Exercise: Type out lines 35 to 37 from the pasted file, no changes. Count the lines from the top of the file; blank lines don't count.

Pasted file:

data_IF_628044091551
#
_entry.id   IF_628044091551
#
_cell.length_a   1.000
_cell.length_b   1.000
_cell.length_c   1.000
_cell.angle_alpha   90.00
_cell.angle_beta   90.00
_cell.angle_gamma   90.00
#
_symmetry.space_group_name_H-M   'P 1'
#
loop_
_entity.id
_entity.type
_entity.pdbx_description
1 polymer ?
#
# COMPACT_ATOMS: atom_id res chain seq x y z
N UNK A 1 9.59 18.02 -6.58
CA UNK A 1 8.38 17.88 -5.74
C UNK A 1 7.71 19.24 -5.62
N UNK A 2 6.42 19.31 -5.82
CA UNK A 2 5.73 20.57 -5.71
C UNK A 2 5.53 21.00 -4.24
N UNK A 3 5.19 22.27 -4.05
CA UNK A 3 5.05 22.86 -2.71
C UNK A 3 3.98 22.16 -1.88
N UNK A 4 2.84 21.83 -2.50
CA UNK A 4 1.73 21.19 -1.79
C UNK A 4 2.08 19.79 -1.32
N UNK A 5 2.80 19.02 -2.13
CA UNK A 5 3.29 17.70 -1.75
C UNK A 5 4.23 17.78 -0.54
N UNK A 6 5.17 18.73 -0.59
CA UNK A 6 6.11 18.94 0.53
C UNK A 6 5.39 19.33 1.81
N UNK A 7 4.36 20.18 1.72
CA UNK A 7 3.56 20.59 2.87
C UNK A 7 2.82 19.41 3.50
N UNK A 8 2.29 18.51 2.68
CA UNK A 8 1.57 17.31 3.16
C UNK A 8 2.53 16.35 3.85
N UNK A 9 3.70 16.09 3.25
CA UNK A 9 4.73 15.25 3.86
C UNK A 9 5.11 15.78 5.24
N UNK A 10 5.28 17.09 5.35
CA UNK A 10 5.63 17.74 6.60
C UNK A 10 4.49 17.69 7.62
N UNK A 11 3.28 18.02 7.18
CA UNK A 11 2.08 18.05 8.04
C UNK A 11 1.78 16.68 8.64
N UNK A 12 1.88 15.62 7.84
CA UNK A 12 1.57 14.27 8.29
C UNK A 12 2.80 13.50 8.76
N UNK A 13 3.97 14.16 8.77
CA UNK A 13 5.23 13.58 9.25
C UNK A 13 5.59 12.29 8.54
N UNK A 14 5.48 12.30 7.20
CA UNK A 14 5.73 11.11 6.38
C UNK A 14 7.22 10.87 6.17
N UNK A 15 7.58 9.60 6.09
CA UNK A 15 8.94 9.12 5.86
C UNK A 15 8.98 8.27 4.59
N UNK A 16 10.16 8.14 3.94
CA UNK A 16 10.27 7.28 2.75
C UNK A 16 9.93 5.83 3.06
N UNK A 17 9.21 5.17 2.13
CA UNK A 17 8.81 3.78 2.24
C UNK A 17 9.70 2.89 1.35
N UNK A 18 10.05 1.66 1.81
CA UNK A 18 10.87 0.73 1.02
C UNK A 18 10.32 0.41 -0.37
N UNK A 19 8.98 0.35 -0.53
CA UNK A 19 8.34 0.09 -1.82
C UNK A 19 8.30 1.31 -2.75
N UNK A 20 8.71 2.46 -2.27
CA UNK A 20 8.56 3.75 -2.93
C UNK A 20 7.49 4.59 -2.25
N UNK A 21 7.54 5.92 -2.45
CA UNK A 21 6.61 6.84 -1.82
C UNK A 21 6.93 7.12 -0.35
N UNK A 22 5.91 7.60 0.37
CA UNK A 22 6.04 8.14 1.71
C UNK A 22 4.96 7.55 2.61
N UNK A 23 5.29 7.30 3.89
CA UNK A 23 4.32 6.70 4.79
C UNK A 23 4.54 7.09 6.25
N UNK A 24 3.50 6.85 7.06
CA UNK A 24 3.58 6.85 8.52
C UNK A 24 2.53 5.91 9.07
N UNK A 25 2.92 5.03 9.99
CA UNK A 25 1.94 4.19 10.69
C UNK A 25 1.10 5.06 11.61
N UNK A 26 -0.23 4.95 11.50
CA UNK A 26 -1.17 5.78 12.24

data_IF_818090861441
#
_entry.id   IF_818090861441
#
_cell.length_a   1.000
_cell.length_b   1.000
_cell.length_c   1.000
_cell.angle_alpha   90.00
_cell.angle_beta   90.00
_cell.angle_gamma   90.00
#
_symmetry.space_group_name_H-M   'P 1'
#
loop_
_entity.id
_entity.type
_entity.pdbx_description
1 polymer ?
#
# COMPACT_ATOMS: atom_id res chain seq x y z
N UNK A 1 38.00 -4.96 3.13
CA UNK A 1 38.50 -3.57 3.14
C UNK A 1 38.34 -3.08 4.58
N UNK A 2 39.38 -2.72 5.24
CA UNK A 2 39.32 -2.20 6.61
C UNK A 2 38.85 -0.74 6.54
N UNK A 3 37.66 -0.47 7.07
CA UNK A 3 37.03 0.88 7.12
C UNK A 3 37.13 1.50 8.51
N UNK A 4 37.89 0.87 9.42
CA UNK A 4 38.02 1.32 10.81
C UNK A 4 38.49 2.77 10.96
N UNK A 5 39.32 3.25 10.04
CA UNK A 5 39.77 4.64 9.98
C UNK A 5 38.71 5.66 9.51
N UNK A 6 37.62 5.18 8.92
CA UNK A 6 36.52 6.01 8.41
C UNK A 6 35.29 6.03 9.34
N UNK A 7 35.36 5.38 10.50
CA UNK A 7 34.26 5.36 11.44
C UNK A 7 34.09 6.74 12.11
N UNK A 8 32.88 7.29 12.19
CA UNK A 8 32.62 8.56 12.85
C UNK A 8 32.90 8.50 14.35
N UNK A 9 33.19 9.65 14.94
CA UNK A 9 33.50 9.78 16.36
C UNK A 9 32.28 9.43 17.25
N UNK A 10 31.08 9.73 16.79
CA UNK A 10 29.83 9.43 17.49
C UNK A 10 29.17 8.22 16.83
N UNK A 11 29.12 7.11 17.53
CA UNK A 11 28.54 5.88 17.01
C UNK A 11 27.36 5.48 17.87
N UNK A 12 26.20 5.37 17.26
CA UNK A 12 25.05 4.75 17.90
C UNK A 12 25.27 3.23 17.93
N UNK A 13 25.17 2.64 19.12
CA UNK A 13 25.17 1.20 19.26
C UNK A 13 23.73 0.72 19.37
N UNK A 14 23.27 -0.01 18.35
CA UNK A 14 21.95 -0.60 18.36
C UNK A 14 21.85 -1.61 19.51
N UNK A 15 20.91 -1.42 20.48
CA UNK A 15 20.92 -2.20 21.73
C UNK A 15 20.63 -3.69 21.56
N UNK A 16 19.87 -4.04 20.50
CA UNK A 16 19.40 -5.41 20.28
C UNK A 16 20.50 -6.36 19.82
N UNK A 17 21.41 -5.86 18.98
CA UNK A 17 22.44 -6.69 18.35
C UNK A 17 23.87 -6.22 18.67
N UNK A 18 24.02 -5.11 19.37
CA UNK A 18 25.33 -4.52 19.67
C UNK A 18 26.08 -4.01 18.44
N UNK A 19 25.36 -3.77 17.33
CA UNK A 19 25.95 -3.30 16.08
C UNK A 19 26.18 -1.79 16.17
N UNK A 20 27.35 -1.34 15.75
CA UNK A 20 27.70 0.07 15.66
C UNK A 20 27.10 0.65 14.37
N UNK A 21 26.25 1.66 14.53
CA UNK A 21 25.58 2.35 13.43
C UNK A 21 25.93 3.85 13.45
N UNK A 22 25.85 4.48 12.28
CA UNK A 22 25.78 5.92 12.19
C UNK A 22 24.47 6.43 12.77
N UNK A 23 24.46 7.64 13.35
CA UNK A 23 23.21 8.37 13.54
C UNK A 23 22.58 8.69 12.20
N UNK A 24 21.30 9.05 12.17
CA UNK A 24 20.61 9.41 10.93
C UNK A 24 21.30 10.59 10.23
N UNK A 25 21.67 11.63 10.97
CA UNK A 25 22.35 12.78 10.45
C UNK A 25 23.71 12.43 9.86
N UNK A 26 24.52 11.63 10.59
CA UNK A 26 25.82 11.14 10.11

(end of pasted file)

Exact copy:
C UNK A 5 4.23 17.78 -0.54
N UNK A 6 5.17 18.73 -0.59
CA UNK A 6 6.11 18.94 0.53